Saturday, August 25, 2012

Killer Joe

A Twisted & Sickly Amusing Story        
by Mark Dispenza

Freaky Friedkin is at it again in a darkly comic, perverse and sickly entertaining romp through the underbelly of Texas.

Adapted by Tracy Letts from his own off-Broadway play, Killer Joe is his follow-up feature with director William Friedkin after teaming on Bug in 2006.  Friedkin has never been one to shy away from edgy material, as he so aptly proved with his early films, The French Connection and The Exorcist.  If anything age has made him even bolder.

Killer Joe is billed as "a totally twisted, deep-fried, Texas redneck, trailer park murder story," and all of that is true, although it doesn't even begin to describe how deeply the story delves into the underside of humanity.  There are absolutely no redeeming characters here.  These people are marginal, undisciplined, self-centered, incestuous and basically "dumb as a doorknob," except for "Killer Joe," played by Matthew McConaughey, who brings a base level of street smarts and predatory cunning into the mix.

The dysfunctional family of Emile Hirsch, Gina Gershon, 
Thomas Haden Church and Juno Temple

A family of trailer park Texas rednecks learns that there is a sizable life insurance policy on their mother and ex-wife of father, Ansel (Thomas Haden Church).  Egged on by son, Chris (Emile Hirsch), the two team up with Ansel's new wife, Sharla (Gina Gershon), to devise a plan to murder the despised woman and get access to the life insurance proceeds.  They hire a dirty cop, the afore-mentioned Killer Joe, to carry out the hit.

Of course, when Joe delivers his end of the bargain, the family discover that, being enormously stupid to begin with, they have really screwed up the whole scenario and can't come up with the money to pay him. Joe gives them a deadline to deliver, or in lieu of killing them all, he will take beautiful daughter, Dottie (Juno Temple) as payment.

Zac and I both saw this film at festival screenings prior to this week's wide release, and being the sensible lad he is, Zac hated it with a passion.  God strike me dead with a well-aimed thunderbolt, I can't honestly agree. This is low-brow entertainment executed as high art.  It worked for me and I laughed throughout.  I don't know what twisted place in his tortured soul compelled Letts to write this story or Friedkin to direct it, but they teamed up with an exceptional cast to pull it off flawlessly.

Matthew McConaughey

Friedkin was engaged in an ultimately unsuccessful fight to reduce the film's NC-17 rating, and that helped delay the release date.  That rating was likely inspired by an infamous scene involving Sharla and a somewhat violent sexual act with a fried chicken drumstick.  Gershon will probably win some kind of award for that scene, but trust me, it won't be an Oscar.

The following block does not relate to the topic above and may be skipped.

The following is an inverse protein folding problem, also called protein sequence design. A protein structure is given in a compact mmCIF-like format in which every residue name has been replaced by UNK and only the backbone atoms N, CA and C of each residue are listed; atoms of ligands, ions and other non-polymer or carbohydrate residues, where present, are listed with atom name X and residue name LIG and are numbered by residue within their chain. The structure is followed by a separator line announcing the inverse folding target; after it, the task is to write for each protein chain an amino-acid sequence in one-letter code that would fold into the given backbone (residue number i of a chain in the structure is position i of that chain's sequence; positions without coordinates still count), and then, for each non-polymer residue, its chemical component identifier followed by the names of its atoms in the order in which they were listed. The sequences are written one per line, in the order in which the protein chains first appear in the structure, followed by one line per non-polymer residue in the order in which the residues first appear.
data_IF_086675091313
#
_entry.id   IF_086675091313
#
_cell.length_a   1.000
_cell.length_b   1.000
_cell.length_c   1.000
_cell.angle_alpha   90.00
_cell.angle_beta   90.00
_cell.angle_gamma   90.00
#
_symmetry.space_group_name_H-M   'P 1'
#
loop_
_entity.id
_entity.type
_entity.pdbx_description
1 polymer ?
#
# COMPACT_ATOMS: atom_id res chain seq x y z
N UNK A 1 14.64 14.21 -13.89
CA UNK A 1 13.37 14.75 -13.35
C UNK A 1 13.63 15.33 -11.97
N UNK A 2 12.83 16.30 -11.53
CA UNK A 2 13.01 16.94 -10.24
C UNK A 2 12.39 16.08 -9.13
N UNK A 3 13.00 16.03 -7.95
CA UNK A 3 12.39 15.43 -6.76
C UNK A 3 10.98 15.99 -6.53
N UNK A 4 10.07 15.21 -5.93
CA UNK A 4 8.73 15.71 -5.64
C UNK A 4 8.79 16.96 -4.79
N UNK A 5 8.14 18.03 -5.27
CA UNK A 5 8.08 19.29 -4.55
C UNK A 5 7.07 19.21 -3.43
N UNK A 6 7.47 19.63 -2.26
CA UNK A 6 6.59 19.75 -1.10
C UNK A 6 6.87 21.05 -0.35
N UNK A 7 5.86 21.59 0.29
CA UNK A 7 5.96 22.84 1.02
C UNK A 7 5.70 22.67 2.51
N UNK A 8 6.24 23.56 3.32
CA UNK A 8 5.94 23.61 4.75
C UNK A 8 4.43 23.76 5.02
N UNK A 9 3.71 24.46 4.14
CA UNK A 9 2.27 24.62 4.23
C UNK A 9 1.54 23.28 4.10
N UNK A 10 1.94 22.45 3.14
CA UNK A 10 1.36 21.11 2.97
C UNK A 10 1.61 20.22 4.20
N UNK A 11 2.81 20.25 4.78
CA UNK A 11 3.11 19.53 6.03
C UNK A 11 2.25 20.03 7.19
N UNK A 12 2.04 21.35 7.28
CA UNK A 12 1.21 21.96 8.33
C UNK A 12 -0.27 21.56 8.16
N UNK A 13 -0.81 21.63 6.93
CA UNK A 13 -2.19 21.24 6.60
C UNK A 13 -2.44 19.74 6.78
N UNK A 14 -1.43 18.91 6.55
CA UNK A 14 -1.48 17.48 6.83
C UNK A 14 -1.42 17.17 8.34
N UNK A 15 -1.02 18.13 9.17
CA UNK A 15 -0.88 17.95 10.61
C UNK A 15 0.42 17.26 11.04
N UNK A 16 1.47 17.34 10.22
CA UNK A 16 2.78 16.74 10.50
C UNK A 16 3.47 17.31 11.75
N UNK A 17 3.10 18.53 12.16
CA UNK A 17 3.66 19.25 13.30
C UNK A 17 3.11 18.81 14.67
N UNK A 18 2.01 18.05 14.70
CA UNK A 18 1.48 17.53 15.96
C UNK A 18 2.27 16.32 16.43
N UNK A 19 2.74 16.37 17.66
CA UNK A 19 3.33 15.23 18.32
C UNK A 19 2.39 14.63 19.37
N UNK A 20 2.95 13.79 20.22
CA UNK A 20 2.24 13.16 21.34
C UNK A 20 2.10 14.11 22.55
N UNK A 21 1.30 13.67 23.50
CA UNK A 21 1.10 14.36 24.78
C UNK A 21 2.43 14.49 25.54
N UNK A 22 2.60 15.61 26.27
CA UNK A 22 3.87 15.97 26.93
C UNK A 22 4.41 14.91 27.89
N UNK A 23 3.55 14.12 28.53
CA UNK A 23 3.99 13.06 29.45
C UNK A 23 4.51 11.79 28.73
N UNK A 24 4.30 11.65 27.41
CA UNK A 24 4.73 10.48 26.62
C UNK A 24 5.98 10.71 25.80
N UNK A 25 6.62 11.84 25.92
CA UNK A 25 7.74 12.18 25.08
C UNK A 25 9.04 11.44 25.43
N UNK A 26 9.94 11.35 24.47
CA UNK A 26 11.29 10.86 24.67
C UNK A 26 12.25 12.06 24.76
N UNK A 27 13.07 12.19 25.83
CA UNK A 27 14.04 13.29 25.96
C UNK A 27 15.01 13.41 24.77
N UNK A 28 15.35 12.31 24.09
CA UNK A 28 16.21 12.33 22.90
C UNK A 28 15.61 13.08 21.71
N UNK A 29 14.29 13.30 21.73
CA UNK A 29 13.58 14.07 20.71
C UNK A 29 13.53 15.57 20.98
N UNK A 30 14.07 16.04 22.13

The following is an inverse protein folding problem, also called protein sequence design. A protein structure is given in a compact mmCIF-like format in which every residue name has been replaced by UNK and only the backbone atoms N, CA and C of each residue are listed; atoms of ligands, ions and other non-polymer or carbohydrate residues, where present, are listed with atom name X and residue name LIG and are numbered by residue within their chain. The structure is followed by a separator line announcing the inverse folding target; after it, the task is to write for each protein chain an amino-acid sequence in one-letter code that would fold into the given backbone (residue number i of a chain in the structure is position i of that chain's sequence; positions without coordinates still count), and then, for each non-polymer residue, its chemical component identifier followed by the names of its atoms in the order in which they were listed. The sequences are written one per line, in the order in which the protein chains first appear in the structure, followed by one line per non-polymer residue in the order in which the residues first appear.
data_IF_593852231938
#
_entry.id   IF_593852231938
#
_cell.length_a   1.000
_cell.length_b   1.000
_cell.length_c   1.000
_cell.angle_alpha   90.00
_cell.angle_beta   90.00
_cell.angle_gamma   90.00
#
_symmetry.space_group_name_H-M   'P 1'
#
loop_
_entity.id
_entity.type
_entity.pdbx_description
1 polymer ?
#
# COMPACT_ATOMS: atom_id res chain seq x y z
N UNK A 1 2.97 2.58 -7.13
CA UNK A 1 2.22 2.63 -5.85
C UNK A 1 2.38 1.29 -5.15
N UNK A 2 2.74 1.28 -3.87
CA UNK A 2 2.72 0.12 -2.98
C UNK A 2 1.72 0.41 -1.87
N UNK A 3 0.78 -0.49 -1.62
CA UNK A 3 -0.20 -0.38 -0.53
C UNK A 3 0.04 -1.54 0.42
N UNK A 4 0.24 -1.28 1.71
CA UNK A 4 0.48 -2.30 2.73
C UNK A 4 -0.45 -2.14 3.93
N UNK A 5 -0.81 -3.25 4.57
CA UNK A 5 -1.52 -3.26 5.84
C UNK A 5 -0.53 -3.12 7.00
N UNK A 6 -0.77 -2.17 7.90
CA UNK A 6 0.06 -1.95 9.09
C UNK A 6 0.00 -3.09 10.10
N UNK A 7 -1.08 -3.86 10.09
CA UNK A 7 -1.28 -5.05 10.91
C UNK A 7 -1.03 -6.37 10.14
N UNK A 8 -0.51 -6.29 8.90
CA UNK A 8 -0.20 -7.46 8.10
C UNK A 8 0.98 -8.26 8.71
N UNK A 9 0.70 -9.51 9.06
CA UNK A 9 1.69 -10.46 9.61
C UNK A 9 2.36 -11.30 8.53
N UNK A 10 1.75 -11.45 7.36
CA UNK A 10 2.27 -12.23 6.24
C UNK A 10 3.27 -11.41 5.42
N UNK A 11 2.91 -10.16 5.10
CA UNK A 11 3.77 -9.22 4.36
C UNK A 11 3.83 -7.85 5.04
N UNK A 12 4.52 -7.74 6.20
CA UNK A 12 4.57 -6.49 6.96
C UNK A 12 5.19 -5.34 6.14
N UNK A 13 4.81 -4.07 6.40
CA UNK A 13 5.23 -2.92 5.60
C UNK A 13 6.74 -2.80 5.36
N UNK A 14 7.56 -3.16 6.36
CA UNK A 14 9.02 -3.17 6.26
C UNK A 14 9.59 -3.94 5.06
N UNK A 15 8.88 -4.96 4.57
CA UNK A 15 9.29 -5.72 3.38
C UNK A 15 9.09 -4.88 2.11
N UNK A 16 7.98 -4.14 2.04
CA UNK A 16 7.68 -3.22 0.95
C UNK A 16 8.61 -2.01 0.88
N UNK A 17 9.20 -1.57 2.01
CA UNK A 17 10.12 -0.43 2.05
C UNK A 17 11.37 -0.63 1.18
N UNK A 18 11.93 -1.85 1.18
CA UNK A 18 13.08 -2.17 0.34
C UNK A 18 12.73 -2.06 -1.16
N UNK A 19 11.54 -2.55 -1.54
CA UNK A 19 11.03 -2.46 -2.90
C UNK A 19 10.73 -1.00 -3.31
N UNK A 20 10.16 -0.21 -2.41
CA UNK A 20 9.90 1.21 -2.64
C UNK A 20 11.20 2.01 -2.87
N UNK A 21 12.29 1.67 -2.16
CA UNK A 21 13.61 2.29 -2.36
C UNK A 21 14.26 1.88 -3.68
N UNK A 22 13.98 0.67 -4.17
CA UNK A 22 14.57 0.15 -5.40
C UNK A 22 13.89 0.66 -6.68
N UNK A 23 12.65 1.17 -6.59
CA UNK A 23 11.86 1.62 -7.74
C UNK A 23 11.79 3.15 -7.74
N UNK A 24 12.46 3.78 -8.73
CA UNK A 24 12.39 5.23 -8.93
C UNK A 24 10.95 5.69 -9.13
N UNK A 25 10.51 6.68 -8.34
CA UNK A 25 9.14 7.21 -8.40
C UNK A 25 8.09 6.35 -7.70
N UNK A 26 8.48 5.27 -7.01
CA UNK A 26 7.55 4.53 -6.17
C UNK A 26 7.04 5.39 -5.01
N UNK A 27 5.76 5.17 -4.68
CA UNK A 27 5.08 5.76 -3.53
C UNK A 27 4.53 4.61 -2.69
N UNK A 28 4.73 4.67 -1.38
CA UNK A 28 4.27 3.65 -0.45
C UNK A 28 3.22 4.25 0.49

If you see this film and find it offensive, please don't complain to me.  The disclaimers are all over the place, both in this post and on the film's own poster and advertising.  On the other hand, if you find some measure of amusement in the bumbling foibles of humanity, you're going to be in for a treat.

Saturday, August 18, 2012

Farewell, My Queen

Seduced by Power                               
by Mark Dispenza

The seductive, yet illusive nature of power is at the heart of Benoit Jacquot's historical drama about the first days of the French Revolution.  Farewell, My Queen chronicles those events through the eyes of Sidonie Laborde, the fictional reader to Marie Antoinette.

The story begins with business as usual in the queen's court at the Palace of Versailles.   It is an opulent life for French royals, with hundreds of servants at their beck and call.  With so much wealth at their disposal, most of their concerns are trivial and centered on the juiciest of gossip about their contemporaries.  But a dark cloud soon descends, as news of the storming of the Bastille reaches Versailles and the royals begin to realize that their days are numbered, especially when a pamphlet listing many of them on a revolutionary death list is circulated.

Jacquot cleverly avoids showing scenes outside the walls of Versailles, so that the audience viewpoint is the same as that of the characters. The palace becomes permeated with a sense of impending doom.  They don't really know what is going on or how dire their situation is, and news of the outside world quickly becomes a commodity of trade.

Sidonie is played with just the right mix of naive superiority, self-absorption and vulnerability by Lea Seydoux. Her youthful beauty and charm are strengths that give her access to men in the know, and with that knowledge she does her best to boost her profile in the eyes of the queen, for Sidonie has become obsessed with pleasing Marie Antoinette, and her self-image now depends on the queen's approval.

Diane Kruger

What sets this film apart, other than the beauty of its elaborate production design, is its characterization of the queen herself.  Marie Antoinette is often depicted in film as a caricature, in keeping with the image of her that was promulgated by the victors following the revolution.

The Marie Antoinette played brilliantly by Diane Kruger is both captivating and complex.  She may be somewhat of a diva, certain of her special place above all other people, but she is also human, skilled in many ways, bolstered by cunning charm, vulnerable and filled with longing for what she cannot have - particularly the love of the Duchess Gabrielle de Polignac (Virginie Ledoyen), whose favor with the queen ultimately became a liability that helped fan the fires of revolution and lead to the queen's demise.